As early as 2015, Steven and Brooksyne Weber were discussing the “red-letter” status of the verse, which is an ongoing discussion today regarding the need for Bibles with this feature. They said,

The understandable grandeur of John 3:16 may tend to diminish the rich, instructive material that follows. Bible students differ as to whether John 3:16-21 are the words of Jesus following His discourse with Nicodemus or whether these are the interpretive words of John when he wrote his gospel late in the 1st century. Either way they are God’s inspired Word!

It’s also important to state that despite all the common ground we have with this passage, our churches do vary in their expression of its truth. As early as 2013 I was writing,

Despite the familiarity of John 3:16 and the partial familiarity of successive verses, the concepts are not as easily processed as might first seem. Great doctrinal distinctions and differences exist from denomination to denomination over God’s over-arching love for us versus God’s justice and judgment. Ultimately, you can’t get close to this truth from the text or commentaries; you have to pause, think these things through and work them out in your own heart and mind. That’s why we’re told to meditate on scripture; I personally like the idea that we need to chew on it. Getting to know and understand the ways of God can take a lifetime.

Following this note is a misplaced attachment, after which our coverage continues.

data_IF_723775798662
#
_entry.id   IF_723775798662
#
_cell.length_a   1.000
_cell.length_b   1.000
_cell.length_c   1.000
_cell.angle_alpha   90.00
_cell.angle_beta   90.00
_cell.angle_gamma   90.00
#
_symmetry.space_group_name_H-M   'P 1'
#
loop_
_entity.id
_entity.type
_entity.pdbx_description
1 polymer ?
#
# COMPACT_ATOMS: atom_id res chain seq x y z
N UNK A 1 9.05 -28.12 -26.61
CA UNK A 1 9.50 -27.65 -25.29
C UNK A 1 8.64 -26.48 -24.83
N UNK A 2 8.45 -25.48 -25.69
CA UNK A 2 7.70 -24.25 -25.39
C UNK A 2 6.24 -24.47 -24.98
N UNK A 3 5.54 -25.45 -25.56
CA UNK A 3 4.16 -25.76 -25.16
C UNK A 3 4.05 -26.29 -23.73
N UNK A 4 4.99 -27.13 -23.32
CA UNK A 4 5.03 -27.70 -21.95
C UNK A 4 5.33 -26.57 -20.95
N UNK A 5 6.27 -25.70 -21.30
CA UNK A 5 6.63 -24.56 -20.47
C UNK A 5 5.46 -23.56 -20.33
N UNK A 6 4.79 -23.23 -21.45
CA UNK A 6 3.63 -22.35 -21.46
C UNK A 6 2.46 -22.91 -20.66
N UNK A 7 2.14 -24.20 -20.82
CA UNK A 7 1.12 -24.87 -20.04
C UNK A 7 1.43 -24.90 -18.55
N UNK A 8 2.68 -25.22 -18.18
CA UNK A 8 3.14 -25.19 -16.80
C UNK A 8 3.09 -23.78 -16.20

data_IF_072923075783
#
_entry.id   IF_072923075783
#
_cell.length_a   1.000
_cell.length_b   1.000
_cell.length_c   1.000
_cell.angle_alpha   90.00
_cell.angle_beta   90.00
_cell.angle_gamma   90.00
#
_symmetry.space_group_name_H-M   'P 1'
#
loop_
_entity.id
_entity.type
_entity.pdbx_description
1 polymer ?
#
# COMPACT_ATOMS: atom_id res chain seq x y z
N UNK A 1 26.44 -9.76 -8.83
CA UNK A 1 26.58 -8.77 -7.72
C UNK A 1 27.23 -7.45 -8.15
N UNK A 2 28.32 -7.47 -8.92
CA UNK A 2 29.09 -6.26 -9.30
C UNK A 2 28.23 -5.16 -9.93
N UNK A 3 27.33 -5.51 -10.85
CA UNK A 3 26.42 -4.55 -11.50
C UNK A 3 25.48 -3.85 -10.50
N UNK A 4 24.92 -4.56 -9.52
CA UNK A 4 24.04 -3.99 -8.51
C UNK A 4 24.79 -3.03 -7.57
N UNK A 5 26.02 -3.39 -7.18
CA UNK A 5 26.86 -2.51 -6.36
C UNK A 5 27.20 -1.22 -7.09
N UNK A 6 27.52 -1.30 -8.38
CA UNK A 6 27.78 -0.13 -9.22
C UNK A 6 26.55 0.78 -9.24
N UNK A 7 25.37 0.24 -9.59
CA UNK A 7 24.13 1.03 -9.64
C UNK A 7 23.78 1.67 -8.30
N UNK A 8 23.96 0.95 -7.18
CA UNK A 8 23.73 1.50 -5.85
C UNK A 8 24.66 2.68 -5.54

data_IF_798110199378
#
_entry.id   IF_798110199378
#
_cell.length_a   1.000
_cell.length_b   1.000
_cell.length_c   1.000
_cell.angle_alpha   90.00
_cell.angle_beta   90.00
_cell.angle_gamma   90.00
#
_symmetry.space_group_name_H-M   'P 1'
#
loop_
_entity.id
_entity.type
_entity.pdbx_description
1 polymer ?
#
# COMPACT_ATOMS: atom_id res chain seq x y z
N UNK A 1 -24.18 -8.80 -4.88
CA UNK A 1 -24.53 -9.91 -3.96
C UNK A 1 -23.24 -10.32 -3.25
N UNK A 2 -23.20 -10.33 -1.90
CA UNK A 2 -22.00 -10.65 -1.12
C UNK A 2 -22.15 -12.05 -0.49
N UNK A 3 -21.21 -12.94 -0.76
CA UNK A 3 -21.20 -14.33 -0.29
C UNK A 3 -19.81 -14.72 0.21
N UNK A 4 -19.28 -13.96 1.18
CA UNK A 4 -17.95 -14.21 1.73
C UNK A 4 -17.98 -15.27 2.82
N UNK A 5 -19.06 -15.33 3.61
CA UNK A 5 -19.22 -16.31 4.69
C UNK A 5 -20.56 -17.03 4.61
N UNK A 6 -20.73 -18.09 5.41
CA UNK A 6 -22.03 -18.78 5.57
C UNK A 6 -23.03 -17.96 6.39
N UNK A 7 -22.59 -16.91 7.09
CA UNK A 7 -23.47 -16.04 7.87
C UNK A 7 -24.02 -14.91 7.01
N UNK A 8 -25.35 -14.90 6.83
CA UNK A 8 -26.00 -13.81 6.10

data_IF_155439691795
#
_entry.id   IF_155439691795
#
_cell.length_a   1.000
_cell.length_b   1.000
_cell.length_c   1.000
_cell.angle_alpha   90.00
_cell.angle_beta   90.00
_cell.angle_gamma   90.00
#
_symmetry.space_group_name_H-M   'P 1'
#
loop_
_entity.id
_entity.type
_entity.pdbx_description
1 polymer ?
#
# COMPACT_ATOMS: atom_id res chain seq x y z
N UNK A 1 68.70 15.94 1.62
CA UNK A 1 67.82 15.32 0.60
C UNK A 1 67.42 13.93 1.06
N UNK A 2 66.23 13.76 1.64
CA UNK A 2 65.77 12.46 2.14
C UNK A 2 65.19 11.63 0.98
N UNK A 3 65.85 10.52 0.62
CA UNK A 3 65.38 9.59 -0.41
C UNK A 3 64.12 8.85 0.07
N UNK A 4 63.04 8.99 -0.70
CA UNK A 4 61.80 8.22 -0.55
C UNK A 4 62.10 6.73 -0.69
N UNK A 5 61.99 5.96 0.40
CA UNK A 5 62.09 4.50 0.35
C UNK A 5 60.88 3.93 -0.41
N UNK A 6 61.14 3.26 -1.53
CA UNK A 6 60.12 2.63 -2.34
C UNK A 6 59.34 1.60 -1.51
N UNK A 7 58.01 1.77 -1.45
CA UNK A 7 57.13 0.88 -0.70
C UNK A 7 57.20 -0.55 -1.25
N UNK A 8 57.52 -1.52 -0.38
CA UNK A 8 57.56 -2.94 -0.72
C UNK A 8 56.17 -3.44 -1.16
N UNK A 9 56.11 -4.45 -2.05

Finally, here’s The Message rendering of the passage:

“This is how much God loved the world: He gave his Son, his one and only Son. And this is why: so that no one need be destroyed; by believing in him, anyone can have a whole and lasting life” (John 3:16,17, MSG).

Enjoy 3:16 Day and share it with others.

 

 

 

 

 

 

 

 

 

March 8, 2022

The Debt Christians Owe to Atheists and Skeptical Critics

Today’s another one of those, “How did we not discover this writer earlier?” moments. Barton Jahn was at one time a competitive surfer in Southern California and knew almost nothing about Jesus. Today he’s the author of seven books on Christianity and 18 books about construction, and his blog is an interesting mix of construction and faith-focused posts. Some of his more recent posts are longer than what we run here, but this one, from two years ago, caught my eye when he approached apologetics from a different perspective. His blog is titled, The Cross in the Christian Life, and clicking the header which follows will take to this article from March, 2020.

Thoughts on Apologetics and Journeys of Faith 1